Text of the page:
Green Dolphin Country / Elizabeth Goudge
London: Hodder & Stoughton, 1975, c1944.
I read this book in high school sometime; I can't quite remember when because all I recall about it is that I got about half way through and thought, what a dumb book! But, since I've been reading a lot of Elizabeth Goudge as an adult, and since I have (hopefully) a much wider viewpoint than I did at 14 or so, I tried again. This was partly inspired by the fact that I had bought a copy in a second-hand shop quite a long time ago, and thus added this title to my list of reading for Emily's TBR Challenge. I think I'm nearly halfway through my list of 20 reads from my own shelves, and it has certainly been a rewarding effort overall.
I still don't like this one as much as some of Goudge's other books though -- too much of a saga for me. And I had a few problems with the depiction of New Zealanders especially. The main characters are from the Channel Islands and they end up pioneering in New Zealand, where the Maori are depicted as bloodthirsty savages with superstitious traditions, and the missionaries trying to convert them are upright and holy. The missionaries are shown with a bit of complexity and she does have non-missionary characters who are more open minded, but the view of the natural superiority of the white, Christian way of life does colour the whole book. Of course, Goudge's Christian outlook flavours most of her work, but in her books with more modern settings it doesn't seem to jump out and whack you over the head quite so forcibly.
Anyhow -- here is the main storyline: Marianne and Marguerite Le Patourel are young sisters (16 and 11) on the tiny island of St. Pierre, when they meet the other main character, William Ozanne, age 13. He brings light into both their lives, with Marianne deciding that she will have him, while to William and Marguerite as well as to the reader, it is clear that they are the two who belong together.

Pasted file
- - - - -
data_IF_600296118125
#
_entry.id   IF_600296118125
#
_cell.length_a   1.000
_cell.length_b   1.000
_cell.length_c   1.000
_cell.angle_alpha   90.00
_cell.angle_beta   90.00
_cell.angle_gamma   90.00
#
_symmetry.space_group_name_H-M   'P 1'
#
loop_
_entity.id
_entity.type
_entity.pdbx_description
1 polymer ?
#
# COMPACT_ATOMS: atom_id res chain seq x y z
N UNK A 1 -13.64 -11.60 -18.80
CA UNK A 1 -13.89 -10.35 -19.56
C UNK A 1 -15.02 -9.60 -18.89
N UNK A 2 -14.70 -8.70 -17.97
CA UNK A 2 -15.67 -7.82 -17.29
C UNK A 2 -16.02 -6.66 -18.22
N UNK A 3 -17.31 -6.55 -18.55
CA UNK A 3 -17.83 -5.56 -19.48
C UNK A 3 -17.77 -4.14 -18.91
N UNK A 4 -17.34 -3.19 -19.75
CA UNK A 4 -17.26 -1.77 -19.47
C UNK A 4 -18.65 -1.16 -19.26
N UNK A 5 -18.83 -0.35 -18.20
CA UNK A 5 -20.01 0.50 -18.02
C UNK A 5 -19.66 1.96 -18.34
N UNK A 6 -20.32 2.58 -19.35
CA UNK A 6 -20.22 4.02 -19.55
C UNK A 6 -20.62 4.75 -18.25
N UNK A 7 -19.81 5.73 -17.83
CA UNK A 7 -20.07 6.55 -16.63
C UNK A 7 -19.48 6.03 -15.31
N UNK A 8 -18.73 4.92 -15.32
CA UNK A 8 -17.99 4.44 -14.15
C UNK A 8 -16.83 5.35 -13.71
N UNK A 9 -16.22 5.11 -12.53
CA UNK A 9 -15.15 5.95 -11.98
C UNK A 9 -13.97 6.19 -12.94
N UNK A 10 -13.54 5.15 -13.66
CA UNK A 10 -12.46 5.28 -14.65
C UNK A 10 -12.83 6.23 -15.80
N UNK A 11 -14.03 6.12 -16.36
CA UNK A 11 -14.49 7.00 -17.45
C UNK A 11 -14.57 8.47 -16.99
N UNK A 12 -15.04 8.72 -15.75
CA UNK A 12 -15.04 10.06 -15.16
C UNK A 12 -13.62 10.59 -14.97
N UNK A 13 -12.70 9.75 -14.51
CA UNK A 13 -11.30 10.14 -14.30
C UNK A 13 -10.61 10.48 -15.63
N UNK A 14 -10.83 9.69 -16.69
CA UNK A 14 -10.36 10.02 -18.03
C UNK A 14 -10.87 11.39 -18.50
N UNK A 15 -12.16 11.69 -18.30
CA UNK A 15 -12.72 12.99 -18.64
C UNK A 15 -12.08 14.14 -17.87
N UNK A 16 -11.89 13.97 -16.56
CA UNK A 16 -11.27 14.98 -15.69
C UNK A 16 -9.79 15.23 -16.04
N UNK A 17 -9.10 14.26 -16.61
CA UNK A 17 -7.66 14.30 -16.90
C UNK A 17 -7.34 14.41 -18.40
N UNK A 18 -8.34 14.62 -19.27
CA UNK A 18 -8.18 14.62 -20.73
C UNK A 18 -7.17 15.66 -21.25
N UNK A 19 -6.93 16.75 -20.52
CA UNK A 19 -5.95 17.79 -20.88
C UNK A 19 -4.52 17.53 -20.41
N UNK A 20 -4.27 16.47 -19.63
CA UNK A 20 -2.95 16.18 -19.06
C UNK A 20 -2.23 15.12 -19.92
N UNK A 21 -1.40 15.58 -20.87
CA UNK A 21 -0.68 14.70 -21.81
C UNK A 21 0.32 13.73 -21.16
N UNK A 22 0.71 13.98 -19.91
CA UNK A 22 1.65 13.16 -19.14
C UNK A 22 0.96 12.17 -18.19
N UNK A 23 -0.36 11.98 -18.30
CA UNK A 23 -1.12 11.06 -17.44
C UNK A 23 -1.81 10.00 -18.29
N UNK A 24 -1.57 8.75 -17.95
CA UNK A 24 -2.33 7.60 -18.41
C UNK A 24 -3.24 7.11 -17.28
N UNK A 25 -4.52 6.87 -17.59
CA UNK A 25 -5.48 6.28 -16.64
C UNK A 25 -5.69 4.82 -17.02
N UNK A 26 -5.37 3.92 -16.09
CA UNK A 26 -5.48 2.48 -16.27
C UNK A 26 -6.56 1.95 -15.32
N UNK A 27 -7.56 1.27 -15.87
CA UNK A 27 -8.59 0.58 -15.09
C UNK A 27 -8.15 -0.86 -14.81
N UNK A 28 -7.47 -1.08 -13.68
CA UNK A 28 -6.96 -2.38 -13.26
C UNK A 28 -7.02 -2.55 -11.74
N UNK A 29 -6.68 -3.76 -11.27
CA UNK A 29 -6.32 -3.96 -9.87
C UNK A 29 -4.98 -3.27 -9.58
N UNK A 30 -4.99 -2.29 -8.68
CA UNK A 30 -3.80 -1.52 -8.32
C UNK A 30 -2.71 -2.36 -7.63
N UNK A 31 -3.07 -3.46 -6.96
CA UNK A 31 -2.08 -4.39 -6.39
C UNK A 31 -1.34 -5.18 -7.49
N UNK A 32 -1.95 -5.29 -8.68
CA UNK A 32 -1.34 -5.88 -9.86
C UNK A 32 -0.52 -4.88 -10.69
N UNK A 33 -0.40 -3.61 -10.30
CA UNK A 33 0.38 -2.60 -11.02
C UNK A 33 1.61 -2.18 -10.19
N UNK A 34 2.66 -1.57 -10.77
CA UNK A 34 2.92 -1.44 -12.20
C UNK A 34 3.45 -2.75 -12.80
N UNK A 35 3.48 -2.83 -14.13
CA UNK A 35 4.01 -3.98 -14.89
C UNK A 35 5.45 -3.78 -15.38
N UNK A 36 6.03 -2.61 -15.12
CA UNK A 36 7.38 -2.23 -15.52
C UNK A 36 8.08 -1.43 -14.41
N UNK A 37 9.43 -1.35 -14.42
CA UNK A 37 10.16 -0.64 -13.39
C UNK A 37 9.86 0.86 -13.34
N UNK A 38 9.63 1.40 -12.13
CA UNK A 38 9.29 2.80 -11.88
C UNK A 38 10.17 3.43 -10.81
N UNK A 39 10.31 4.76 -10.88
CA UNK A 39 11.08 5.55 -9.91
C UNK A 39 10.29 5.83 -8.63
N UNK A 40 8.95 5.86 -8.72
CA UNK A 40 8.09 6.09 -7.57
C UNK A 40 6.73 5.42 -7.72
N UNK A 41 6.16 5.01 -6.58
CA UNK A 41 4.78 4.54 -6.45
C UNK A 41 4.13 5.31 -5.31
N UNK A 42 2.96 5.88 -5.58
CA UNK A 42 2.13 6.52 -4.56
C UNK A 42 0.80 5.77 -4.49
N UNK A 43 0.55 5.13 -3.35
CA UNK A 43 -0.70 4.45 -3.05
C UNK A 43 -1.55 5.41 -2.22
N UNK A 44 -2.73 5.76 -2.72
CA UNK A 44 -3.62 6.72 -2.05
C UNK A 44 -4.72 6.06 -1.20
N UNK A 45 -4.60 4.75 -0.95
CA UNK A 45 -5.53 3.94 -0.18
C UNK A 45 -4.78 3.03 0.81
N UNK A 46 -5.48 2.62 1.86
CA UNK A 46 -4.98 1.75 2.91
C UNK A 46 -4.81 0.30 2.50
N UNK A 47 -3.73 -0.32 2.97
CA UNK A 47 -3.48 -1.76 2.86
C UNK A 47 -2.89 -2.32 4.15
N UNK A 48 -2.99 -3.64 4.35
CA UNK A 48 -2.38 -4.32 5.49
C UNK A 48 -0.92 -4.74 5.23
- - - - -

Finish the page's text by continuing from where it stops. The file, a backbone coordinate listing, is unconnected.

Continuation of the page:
Lots happens, they all grow to early adulthood, and William goes off in the Navy, and through a twisted but believable situation in China, misses his boat to accidentally go AWOL. This means he can never go home to his own country, so instead he heads off to New Zealand to homestead there. Eventually, once he's got on his feet a little, he writes home to ask Marguerite to join him. However, due to a bit of drink and the inherent lazy habits of thought he seems to possess, he writes "Marianne" instead, and changes the course of all three of their lives. This is the great sticking point of the book. Would someone REALLY make such an error? It feels like it is a forced moment, necessary to the rest of the story, but it certainly takes some suspension of disbelief. Goudge is at pains to explain in the introduction that this happening was inspired by the real life situation of one of her ancestors -- this really did happen, and just like in the book, her great-uncle kept quiet about his mistake and made the best of it. Nonetheless, because something is true in real life does not mean it works particularly well in fiction, and I felt like my whole reading was a bit flawed because of my lack of ability to feel that this was a natural event.
There is lots to enjoy in this book if you like Goudge's style of writing -- fairly old-fashioned with lots of descriptions of nature, of spiritual crises, of deep thoughts on various subjects. I do happen to like it, so persevered even though I was starting to feel the book was dragging on a bit. William and Marianne have to work out their troubles in New Zealand, while Marguerite, left behind in the Channel Islands, has to make some kind of life for herself, especially after her parents die. She becomes more and more religious, and her struggles provide Goudge with much opportunity for the kind of spiritual and faith-related writing she loves. There is one character in New Zealand, William's best friend and Marianne's frequent nemesis, who is a fascinating creation. I missed him once he left the story's inner circle.
Overall, if you like historical sagas and don't mind a bit of Christian content and can overlook the dated racial references, this one was okay. There is simply too much in the book to discuss all of its settings or even the different stages in the character's lives: it carries on from the girls' childhood to their old age and reunion of all three main characters in St. Pierre. As always, though, in reading Elizabeth Goudge, I found many quoteable selections. I'll share a couple of them, to give you a taste of her writing and her philosophical bent.
Nothing living should ever be treated with contempt. Whatever it is that lives, a man, a tree or a bird, should be touched gently, because the time is short.
I suppose it's always a mistake to hate, she said to herself, because when the people you hate suddenly turn around and do great things for you it puts you at such a ridiculous disadvantage.
...she knew also that what the world sees of the life of any human creature is not the real life; that life is lived in secret, a reality that moves behind the facade of appearance, like wind behind a painted curtain; only an occasional ripple of the surface, a smile, a sudden light or shadow passing on a face, surprising by its unexpectedness, gives news of something quite other than what is seen.